The x-ray brachytherapy system disclosed in the above-referenced patents includes a miniaturized, insertable probe which is capable of generating x-ray radiation local to the target tissue, so that radiation need not pass through the patient's skin, bone, or other tissue prior to reaching the target tissue. The insertable probe emits low power x-rays from a nominal “point” source located within or adjacent to the desired region to be affected. In x-ray brachytherapy, therefore, x-rays can be applied to treat a predefined tissue volume without significantly affecting the tissue adjacent to the treated volume. Also, x-rays may be produced in predefined dose geometries disposed about a predetermined location. X-ray brachytherapy offers the advantages of brachytherapy, while avoiding the use and handling of radioisotopes. Also, x-ray brachytherapy allows the operator to control over time the dosage of the delivered x-ray radiation.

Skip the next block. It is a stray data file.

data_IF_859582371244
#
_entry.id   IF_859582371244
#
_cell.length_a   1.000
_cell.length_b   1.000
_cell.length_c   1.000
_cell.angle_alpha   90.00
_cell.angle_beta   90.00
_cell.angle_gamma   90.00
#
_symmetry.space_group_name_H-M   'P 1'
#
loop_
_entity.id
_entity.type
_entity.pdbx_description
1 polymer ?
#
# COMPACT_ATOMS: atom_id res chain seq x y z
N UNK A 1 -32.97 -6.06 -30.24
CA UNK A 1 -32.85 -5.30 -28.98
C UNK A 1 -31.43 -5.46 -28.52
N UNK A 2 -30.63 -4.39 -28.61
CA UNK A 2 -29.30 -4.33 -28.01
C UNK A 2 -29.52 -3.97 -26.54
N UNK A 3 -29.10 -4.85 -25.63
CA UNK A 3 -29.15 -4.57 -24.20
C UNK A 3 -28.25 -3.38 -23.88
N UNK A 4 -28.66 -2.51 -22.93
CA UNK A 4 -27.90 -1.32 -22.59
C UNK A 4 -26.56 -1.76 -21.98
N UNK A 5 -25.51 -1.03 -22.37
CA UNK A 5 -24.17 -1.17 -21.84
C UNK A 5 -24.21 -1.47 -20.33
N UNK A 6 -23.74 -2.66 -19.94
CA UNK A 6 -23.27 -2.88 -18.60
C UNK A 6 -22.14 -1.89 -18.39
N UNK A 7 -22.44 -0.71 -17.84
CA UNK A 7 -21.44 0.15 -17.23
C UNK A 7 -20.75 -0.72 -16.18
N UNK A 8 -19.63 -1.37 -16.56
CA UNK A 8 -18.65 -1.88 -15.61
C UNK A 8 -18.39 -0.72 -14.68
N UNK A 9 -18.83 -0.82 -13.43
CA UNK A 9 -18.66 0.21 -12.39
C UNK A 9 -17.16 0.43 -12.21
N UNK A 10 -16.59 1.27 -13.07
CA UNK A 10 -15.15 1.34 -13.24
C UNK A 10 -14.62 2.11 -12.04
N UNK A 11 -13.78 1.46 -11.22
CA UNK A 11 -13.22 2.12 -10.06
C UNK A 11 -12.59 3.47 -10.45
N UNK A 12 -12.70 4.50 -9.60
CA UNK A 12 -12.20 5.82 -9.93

X-ray brachytherapy typically involves positioning the insertable probe into or adjacent to the tumor, or into the site where the tumor or a portion of the tumor was removed, to treat the tissue adjacent the site with a local boost of radiation. X-ray probes of the type generally disclosed in U.S. Pat. No. 5,153,900 include a housing, and a hollow, tubular probe or catheter extending from the housing along an axis and having an x-ray emitting target at its distal end. The probe may enclose an electron source, such as a thermionic cathode. In another form of an x-ray brachytherapy device, as disclosed in U.S. Pat. No. 5,428,658, an x-ray probe may include a flexible probe, such as a flexible fiber optic cable enclosed within a metallic sheath. In such a flexible probe, the electron source may be a photocathode. In a photocathode configuration, a photoemissive substance is irradiated by a LED or a laser source, causing the generation of free electrons. Typically, the flexible fiber optic cable couples light from a laser source or a LED to the photocathode.